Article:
[News] KL-born woman, abandoned as a baby, finally gets Malaysian citizenship at 39

Hashimah with lawyer Latheefa Koya (left) and Lawyers for Liberty legal coordinator Nabila Khairuddin. — Picture courtesy of LFL

By Ida Lim

Thursday, 17 Nov 2022 2:23 PM MYT

KUALA LUMPUR, Nov 17 — Stateless for almost four decades, a woman who was abandoned as a baby in Kuala Lumpur has finally been granted Malaysian citizenship by the High Court.

Known only as “Hashimah”, the name stated in her birth certificate, the woman is now aged 39 and had never met her biological parents or been adopted.

The declaration of her citizenship was made by the High Court here yesterday, according to human rights group Lawyers for Liberty (LFL) which helped Hashimah with her application.

Hashimah’s lawyers are Latheefa Koya and Shahid Adli Kamarudin.

When contacted, Latheefa said her client burst into tears when the lawyers explained to her what the High Court order meant.

“We hope that the Home Ministry will review all the cases of many abandoned children and grant them citizenship without forcing them to go to court,” Latheefa told Malay Mail today.

In a statement today, LFL said the High Court judge Datuk Amarjeet Singh Serjit Singh based his decision on the November 19, 2021 precedent set by the Federal Court in favour of a 17-year-old boy who was similarly born stateless in Kuala Lumpur and abandoned at birth.

He was later adopted by a Malaysian couple in Penang and declared Malaysian subsequent to his court bid.

LFL said the High Court judge had highlighted that the recent court case at the Federal Court — known as the CCH case — has set a precedent on how the Home Ministry, NRD and Registrar-General of Births and Deaths should deal with future cases involving abandoned newborn children.

LFL said the High Court had also ordered the National Registration Department (NRD) to issue a citizenship certificate and a Malaysian identification card to Hashimah.

LFL said Hashimah was found by the police during a raid when she was only about three months old, where it was discovered that her biological parents had abandoned her.

According to a court affidavit by Hashimah, she was put under the care of the Department of Social Welfare (JKM) which registered her birth. The birth certificate only carries her name “Hashimah” and states her birthplace as “Kuala Lumpur”, with no details of her biological parents’ identity at all such and not even their names.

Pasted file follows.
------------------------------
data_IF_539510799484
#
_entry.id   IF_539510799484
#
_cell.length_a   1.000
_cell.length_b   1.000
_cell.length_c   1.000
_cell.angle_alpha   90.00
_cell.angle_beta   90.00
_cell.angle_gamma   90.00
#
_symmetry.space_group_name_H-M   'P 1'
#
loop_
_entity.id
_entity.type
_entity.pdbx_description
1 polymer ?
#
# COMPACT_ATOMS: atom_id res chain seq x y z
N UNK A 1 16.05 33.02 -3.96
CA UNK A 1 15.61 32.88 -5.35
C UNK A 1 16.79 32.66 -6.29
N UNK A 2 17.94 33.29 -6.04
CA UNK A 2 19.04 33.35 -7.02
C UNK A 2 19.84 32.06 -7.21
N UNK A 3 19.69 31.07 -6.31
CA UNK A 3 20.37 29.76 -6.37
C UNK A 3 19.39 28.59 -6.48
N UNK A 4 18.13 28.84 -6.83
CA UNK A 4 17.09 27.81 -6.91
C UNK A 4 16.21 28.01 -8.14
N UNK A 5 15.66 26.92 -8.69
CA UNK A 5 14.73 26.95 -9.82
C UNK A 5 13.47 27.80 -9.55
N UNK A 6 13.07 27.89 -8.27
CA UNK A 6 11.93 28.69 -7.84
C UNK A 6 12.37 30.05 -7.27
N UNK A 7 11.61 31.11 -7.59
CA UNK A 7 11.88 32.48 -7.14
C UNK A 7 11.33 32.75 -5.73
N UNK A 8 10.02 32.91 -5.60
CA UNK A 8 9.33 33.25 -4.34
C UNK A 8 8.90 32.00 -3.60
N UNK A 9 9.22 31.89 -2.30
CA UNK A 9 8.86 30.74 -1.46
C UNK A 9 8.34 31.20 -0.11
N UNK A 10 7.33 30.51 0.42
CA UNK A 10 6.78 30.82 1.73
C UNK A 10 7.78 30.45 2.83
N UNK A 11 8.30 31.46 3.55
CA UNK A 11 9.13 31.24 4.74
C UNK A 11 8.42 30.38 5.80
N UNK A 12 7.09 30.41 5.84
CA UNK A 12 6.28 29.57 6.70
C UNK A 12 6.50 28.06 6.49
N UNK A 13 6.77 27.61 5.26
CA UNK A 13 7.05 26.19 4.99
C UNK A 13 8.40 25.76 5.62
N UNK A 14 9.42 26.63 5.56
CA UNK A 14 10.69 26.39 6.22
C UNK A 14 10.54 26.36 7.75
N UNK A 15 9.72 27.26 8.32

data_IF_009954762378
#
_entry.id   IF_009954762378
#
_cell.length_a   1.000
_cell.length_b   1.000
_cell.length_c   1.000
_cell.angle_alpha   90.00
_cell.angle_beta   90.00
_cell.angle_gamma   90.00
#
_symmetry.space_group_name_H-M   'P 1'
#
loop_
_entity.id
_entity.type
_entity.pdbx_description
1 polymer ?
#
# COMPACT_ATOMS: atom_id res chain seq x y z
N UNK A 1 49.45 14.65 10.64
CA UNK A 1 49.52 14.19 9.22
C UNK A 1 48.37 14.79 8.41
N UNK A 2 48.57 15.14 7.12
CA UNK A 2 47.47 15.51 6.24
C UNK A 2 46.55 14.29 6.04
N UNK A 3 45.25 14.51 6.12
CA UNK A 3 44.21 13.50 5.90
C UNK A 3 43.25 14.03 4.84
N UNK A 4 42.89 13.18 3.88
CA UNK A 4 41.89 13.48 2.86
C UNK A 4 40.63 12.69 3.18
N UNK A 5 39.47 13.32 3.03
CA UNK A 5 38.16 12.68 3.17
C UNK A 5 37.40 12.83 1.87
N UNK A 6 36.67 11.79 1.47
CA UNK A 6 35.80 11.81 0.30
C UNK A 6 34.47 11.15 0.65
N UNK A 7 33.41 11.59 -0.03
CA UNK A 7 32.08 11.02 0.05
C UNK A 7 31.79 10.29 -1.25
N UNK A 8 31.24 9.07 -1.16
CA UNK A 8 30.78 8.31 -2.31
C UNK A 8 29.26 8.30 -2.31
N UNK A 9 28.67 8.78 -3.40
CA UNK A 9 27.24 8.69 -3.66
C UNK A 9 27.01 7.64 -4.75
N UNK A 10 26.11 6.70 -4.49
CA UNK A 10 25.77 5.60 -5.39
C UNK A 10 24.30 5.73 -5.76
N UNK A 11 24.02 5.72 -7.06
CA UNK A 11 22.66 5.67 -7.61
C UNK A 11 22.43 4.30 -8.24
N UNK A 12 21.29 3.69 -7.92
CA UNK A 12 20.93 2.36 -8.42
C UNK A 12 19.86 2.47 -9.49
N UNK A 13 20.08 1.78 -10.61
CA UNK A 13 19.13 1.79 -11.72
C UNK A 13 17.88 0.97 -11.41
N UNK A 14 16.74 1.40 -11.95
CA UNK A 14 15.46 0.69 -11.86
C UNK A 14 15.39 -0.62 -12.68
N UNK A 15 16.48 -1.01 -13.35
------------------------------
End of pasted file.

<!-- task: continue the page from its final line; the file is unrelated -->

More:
JKM then admitted her into a children’s home in Cheras in Kuala Lumpur, before being transferred at the age of four to a JKM-run orphanage in Kuantan, Pahang and transferred at the age of seven to a JKM-run orphanage in Kuala Kangsar, Perak.

She was sent at age 10 to a home for orphans and underprivileged children in Subang Jaya where she lived until she turned 18.

“As I was never adopted, I lived in orphanages throughout my whole life,” she said, adding that she had made many attempts over the years to find out about her biological parents’ identity but was unsuccessful.

Hashimah said her citizenship status in her birth certificate is stated as belum ditentukan or undetermined as her biological parents’ identity is unknown, which resulted in her only being able to obtain a temporary resident identity card from Malaysian authorities when she turned 18 — a card that expires every five years and which she had to keep renewing.

There were earlier unsuccessful attempts in 2012 and 2013 backed by the JKM Kuala Lumpur director and the Rumah Amal Cheshire Selangor president for Hashimah to be recognised as a Malaysian citizen by the NRD.

Hashimah herself on February 25, 2020 applied to be recognised as a Malaysian, but this was rejected by the NRD’s registrar-general of citizenship in a July 29, 2020 letter.

Hashimah on October 19, 2020 then filed a lawsuit through a judicial review application in the High Court in Kuala Lumpur to challenge the July 2020 rejection and to seek to be declared a Malaysian citizen, naming the three respondents as the registrar-general of citizenship, the home minister and the Malaysian government.

In her affidavit, Hashimah said she had lived in Malaysia her entire life and pointed out the difficulties that she faced due to her stateless status, including the lack of a legal status and being unable to obtain official documents such as driving licence, passport and for marriage.

“I will also face problems when dealing with law enforcement such as the police and immigration. Even though I am not a foreigner, I have been threatened and blackmailed by enforcement authorities many times over the years due to my lack of documentation,” she said, adding that the refusal to declare her as a citizen meant she would face a bleak future and be hampered in employment opportunities.

In the affidavit to support her lawsuit, Hashimah also highlighted that she was also charged a foreigner rate at government hospitals, and said her children would be stateless and suffer the same hardships if she has any children in the future.

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